Great place to visit and I enjoyed the year I was there, but I was glad to leave to the next country.

  3. Would you rather the UK or Germany? Next Australia and New Zealand. In any case there is always the Good Old Hockey game.Or is that the Hockey Club of billionaires?

  4. Wow, a whiny Brit immigrates and then complains that his new home it not quite up to snuff. (This is hardly news to any Canadian is it?)

    • Whinging Pom syndrome is alive and well indeed.

      • That is a rather bigoted comment. Would you say something like that in reference to another ethnic group?

        • Bwa ha ha
          There’s an ethnic group called Poms now is there?
          PS I’m British too.

        • Bigoted does not automatically mean wrong.

          • Doesn’t mean right either, but point well made.

  5. It was interesting that all the questions asked in the piece were obscure and the comparisons were made with other European countries.
    Vellacourt and his ilk are trying to get the same discussion going here that Norwegian religious fundies are having there. All this indicates is that religious fundies are always trying to tell everyone how they should behave – not really a Nordic issue any more than it’s a global one.
    Brevik did kill 77, but how does that match up against that paragon of freedom the USA? Given the rise of the far right right everywhere, again is it really a Nordic or global problem?
    Prescription drugs are high in a country that lives in 24hrs of darkness as is alcoholism. How does this compare with other arctic areas. If you compare frostbite cases in Finland with those in Spain, I’m pretty sure that Finland will look like a problem case, but that really isn’t a just comparison is it?

    Name the UK foreign minister, the Russian Prime Minister or Canada’s top comedian… try not to use google and justify your decision for Canada’s top comedian.

    Even a funny piece needs some effort. I do hope you weren’t paid for this as it clearly took very little effort and contains no journalism or even original opinion. All you did was cut and paste the wailings of a whinging Pom

  6. You take the worst part of each country and make a broad comparasin.
    If that is the biggest problem with each of the countries, I would take it any day over the USA.

    • Not me. I have actually lived in USA and Norway…. not just a visit either.

      USA hands down is where I would go. I would rater even live in Central America or South America than Norway.

      Don’t get me wrong, Norway is a great place to visit. Just would not want to be a permanent resident.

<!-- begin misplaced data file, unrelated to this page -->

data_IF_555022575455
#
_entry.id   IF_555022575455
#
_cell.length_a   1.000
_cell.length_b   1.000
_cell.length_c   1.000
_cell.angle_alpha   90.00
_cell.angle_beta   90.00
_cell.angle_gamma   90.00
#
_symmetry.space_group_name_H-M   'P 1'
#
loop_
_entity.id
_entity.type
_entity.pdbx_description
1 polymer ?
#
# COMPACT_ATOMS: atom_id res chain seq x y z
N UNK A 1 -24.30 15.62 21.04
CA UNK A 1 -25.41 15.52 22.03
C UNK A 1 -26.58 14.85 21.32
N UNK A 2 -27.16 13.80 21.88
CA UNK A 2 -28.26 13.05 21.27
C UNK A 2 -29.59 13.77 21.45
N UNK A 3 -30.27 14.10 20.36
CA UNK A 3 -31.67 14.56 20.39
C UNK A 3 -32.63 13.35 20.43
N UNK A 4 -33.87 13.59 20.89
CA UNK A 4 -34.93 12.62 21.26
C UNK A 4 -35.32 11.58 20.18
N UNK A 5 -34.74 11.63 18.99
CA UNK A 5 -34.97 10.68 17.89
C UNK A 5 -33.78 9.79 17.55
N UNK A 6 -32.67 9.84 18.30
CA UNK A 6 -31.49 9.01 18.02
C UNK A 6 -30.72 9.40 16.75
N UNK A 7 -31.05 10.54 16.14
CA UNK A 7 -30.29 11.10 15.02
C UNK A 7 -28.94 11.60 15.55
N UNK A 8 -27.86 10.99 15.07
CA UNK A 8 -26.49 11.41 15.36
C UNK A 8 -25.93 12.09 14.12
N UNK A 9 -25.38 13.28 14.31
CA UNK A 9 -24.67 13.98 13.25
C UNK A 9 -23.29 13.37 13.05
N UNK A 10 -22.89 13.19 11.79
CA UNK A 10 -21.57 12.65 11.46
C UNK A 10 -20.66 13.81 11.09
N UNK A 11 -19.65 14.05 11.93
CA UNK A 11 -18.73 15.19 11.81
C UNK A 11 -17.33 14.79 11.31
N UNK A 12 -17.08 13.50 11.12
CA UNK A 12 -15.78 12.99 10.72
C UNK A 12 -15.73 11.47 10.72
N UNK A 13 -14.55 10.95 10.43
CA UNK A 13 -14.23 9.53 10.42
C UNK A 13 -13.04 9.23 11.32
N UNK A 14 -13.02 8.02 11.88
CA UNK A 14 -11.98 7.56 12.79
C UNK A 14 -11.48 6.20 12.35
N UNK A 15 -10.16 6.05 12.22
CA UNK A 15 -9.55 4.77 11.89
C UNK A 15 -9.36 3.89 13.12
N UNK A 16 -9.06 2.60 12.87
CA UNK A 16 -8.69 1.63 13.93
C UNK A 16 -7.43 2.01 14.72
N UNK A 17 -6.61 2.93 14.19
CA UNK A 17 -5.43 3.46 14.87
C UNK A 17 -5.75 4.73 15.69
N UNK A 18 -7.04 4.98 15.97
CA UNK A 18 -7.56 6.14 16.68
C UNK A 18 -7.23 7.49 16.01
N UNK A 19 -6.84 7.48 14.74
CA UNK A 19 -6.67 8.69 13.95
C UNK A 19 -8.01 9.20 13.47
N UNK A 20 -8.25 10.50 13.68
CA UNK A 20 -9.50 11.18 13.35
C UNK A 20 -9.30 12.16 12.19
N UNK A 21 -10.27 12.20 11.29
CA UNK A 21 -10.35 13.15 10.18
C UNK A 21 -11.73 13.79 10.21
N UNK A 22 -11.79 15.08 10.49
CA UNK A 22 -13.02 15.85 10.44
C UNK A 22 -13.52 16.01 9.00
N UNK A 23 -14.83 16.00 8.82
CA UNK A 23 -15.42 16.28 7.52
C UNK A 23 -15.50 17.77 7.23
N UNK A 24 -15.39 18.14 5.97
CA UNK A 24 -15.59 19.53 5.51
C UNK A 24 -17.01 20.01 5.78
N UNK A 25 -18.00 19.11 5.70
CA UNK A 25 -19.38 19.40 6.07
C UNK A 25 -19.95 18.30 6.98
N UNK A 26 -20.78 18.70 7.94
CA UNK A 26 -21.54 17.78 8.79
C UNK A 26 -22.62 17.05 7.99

7. Is this what passes for commentary in Macleans these days? Regurgitating an article by another writer?

    • Sure beats CBC.

  8. Funny how so many people here are peeved because someone has taken a bit of the shine off the Scandinavian fairy-tale. I guess just as we need countries to demonize, we need others to sentimentalize.

    • We get pumped with propaganda selling big government, big socialism, less control over our own lives it isn’t funny.

      I have actually lived in Norway, Stavager Norway to be precise. Was there for a year and while I loved the visit, liked the people I was ready to leave for my next assignment.

      If you like government managing you like hen chicken, Norway is for you.

  9. My opinion comes from the year I lived in Stavanger Norway.

    Real nice place to visit, but it isn’t in the top 25 places I would want to live. People are economically so repressed, no wonder they are high on the suicide charts. Economic liberty all gone really. While they had some advantages like less corruption, a real socialist model far more advanced than corrupted Canadian socialism, yet you felt like a government chicken in a coupe.

    I was happy when I got my next job assignment into another country.

  10. The far right in Norway. Are you talking about the Progress Party? They are not far right. They are economically libertarian. Their social policies are a mix of libertarian and conservative ideas. The party supports gay marriage. It also takes the toughest line on crime calling for life sentences for murderers. It supports close church state ties and takes a tough line on immmigration. On the other hand, the party takes no position on abortion.On foreign policy, the party is the most staunchly pro-U.S., pro-NATO, and pro-Israel. Breivik has nothing to do with the party. He hasn’t been a party member for years. The guy thought the Progress Party was too moderate. The party is now the 2nd largest party in the center-right coalition government. You want to blame someone else for Breivik. Then, blame the Norwegian draft board. Three times Breivik went before the draft board for refusing to fulfill his mandatory military service obligation. Three times the guy was found nuts. Nothing was done.

  11. You want a great country in western europe try Switzerland. Much greater support for the capitalist system and personal initative. Low crime rate because all the able bodied men are allowed to keep the rifle from their mandatory miltary service in their homes with 50 rounds of ammo. Officers are allowed to also keep their sidearms at home. The landscape is beautiful and the weather isn’t as bad. On social issues, the country generally allows the public to decide by referendum. That’s why in most cantons there is an official church. Yet like Denmark and Norway, abortion is only permitted in the 1st trimester. In Switzerland, people are citizens not subjects of the state.